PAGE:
Achievement Tests

Date: April 18, 1994, pp.13 The Scientist did an excellent job reporting FairTest's recent study demonstrating that the lion's share of National Academy for Science, Space, and Technology (NASST) scholarships went to boys because of reliance on American College Testing (ACT) exam scores to choose winners (F. Hoke, Jan. 10, 1994, page 1). However, the reaction statements attributed to spokesmen for ACT contain such significant errors

Cinthia Schuman
Apr 17, 1994
Date: April 18, 1994, pp.13

The Scientist did an excellent job reporting FairTest's recent study demonstrating that the lion's share of National Academy for Science, Space, and Technology (NASST) scholarships went to boys because of reliance on American College Testing (ACT) exam scores to choose winners (F. Hoke, Jan. 10, 1994, page 1). However, the reaction statements attributed to spokesmen for ACT contain such significant errors of fact and logic that further clarification is necessary.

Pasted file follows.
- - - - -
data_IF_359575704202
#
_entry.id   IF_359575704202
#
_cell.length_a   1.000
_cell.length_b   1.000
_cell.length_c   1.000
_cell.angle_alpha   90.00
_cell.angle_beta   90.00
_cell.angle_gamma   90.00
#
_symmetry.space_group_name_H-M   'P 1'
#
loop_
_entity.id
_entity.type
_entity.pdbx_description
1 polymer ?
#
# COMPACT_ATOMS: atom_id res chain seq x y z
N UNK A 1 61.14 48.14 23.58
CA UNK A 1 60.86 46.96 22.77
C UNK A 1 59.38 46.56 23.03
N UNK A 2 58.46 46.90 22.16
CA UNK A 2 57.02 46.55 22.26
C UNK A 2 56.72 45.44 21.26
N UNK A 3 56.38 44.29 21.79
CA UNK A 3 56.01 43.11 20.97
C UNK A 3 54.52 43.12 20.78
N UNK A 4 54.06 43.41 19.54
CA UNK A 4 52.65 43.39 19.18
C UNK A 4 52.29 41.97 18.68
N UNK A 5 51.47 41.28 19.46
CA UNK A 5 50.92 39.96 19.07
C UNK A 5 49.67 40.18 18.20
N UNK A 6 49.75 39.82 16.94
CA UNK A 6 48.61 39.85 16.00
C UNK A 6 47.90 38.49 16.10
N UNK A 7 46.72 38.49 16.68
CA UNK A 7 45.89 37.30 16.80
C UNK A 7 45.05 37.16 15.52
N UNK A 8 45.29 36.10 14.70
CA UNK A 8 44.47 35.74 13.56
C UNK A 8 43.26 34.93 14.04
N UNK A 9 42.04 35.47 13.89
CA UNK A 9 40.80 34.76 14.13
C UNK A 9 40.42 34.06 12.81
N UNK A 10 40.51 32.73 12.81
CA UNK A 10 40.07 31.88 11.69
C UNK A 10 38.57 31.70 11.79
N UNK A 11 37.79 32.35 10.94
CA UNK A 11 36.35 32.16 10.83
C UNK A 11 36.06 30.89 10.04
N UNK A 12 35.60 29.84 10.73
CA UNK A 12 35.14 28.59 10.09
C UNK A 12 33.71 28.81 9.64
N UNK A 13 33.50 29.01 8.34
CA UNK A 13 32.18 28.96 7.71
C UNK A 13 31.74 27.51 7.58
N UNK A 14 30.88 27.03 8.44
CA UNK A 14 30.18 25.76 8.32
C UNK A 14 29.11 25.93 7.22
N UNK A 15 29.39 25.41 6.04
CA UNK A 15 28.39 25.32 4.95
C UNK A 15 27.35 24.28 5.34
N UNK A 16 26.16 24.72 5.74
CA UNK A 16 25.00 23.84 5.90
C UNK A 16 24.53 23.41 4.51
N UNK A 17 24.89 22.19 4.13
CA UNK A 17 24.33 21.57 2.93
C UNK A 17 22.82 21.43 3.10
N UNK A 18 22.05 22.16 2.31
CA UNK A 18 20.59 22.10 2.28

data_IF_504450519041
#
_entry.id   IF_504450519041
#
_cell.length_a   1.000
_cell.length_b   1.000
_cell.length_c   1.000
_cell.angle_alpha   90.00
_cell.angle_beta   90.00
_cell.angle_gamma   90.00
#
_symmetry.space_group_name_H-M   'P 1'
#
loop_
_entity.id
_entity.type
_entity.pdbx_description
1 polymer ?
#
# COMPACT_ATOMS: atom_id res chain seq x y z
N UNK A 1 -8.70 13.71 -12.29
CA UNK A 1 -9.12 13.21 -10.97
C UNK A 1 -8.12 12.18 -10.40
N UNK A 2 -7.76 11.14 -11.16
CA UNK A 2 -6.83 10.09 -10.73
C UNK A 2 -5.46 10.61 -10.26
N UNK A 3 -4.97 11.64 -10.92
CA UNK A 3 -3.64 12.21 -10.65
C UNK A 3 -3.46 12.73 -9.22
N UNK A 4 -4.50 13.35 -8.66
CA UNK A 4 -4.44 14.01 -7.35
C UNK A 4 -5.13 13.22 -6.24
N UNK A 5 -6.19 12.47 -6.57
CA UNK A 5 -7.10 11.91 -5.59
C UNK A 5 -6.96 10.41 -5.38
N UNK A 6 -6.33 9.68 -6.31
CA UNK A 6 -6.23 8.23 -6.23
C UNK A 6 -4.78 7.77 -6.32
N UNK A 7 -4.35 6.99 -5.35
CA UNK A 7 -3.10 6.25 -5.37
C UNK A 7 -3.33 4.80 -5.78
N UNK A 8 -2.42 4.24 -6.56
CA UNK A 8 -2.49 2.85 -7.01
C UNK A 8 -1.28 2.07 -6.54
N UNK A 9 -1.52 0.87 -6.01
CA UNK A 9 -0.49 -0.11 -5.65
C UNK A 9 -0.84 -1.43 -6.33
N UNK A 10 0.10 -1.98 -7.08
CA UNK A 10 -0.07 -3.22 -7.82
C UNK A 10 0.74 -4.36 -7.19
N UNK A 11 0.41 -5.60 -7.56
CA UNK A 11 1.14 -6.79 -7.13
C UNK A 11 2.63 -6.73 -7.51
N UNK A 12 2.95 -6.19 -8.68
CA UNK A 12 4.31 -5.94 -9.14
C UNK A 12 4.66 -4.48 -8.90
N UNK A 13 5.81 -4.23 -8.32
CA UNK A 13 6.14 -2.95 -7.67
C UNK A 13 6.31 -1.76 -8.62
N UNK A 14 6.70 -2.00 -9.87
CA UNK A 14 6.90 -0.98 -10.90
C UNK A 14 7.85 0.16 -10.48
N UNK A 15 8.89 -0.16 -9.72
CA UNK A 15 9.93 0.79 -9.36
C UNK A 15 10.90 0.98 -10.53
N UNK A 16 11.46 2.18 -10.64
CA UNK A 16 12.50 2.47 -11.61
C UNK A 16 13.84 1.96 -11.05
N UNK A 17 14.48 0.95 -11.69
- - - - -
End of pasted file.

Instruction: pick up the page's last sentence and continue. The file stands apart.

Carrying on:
For example, the statement by ACT's Kelley Hayden that the test has a predictive validity of 95 percent for both males and females is not supported by a single piece of data. The test-maker's own research shows that ACT scores have a correlation of about 0.4 with first-year college grades, the only outcome the test claims to predict. That means the ACT explains less than 20 percent of the variance in grades. Moreover, ACT admits...